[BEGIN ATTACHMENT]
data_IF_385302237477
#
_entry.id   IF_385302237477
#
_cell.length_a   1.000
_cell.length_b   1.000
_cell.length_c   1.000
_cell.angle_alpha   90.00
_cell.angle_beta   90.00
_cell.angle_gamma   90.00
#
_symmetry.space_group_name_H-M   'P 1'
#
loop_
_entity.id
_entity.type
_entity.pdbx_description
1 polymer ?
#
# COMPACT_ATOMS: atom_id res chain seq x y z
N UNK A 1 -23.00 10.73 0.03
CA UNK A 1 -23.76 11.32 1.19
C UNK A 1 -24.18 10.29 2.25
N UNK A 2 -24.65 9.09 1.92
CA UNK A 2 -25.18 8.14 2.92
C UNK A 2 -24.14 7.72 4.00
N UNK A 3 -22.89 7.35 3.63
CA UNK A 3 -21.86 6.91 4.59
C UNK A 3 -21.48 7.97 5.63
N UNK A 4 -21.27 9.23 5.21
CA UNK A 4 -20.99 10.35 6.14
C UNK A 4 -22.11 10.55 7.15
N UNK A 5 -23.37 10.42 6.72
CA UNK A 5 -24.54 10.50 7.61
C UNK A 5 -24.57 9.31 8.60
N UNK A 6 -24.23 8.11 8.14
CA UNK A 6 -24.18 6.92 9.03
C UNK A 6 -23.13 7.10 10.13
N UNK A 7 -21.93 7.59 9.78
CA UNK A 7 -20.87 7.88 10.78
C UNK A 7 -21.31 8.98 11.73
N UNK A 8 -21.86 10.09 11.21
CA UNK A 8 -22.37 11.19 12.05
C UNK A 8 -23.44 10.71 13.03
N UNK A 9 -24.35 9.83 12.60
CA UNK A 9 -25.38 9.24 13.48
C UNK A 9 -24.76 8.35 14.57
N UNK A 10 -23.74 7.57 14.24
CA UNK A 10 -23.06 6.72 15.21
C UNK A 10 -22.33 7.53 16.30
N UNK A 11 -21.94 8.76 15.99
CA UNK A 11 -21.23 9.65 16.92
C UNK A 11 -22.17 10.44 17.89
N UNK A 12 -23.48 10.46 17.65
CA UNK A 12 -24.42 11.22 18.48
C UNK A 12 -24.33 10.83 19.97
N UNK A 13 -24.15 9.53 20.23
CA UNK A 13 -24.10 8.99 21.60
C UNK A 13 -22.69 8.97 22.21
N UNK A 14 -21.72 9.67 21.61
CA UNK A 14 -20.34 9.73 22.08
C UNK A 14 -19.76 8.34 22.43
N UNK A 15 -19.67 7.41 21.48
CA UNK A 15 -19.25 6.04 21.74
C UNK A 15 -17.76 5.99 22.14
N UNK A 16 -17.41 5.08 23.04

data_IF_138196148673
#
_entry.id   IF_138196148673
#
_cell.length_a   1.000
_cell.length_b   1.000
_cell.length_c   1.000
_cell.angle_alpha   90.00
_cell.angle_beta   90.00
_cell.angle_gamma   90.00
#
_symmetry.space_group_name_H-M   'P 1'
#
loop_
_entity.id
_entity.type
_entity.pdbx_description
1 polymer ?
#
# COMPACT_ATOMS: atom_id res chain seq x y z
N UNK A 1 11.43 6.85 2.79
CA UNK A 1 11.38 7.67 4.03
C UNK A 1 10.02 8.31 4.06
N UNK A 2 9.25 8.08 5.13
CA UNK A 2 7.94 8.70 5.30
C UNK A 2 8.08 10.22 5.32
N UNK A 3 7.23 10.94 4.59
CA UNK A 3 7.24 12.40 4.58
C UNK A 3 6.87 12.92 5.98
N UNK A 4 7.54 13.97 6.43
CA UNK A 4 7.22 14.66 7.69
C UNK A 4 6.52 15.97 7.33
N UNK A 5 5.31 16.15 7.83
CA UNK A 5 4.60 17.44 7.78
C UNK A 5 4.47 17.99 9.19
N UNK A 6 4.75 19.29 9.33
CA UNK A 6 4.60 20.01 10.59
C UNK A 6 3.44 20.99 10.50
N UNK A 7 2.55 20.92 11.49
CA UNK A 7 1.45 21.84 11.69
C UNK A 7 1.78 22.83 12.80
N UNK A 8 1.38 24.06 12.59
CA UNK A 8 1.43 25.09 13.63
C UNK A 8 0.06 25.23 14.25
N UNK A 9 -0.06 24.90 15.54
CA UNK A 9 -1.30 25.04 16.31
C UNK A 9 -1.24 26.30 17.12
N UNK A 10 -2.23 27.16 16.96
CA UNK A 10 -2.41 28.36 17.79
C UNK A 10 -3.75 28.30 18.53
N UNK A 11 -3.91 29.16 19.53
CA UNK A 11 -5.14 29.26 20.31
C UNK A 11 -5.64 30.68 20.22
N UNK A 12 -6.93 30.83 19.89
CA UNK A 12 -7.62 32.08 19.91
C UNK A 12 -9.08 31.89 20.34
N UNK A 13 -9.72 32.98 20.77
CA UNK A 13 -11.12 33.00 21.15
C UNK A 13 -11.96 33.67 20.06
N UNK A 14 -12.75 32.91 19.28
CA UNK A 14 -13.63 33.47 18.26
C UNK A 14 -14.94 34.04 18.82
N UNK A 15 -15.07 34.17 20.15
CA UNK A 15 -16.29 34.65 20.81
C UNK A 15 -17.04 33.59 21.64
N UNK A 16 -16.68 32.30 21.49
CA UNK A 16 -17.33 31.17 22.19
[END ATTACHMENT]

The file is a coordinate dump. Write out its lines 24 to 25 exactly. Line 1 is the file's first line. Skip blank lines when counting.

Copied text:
N UNK A 2 -24.65 9.09 1.92
CA UNK A 2 -25.18 8.14 2.92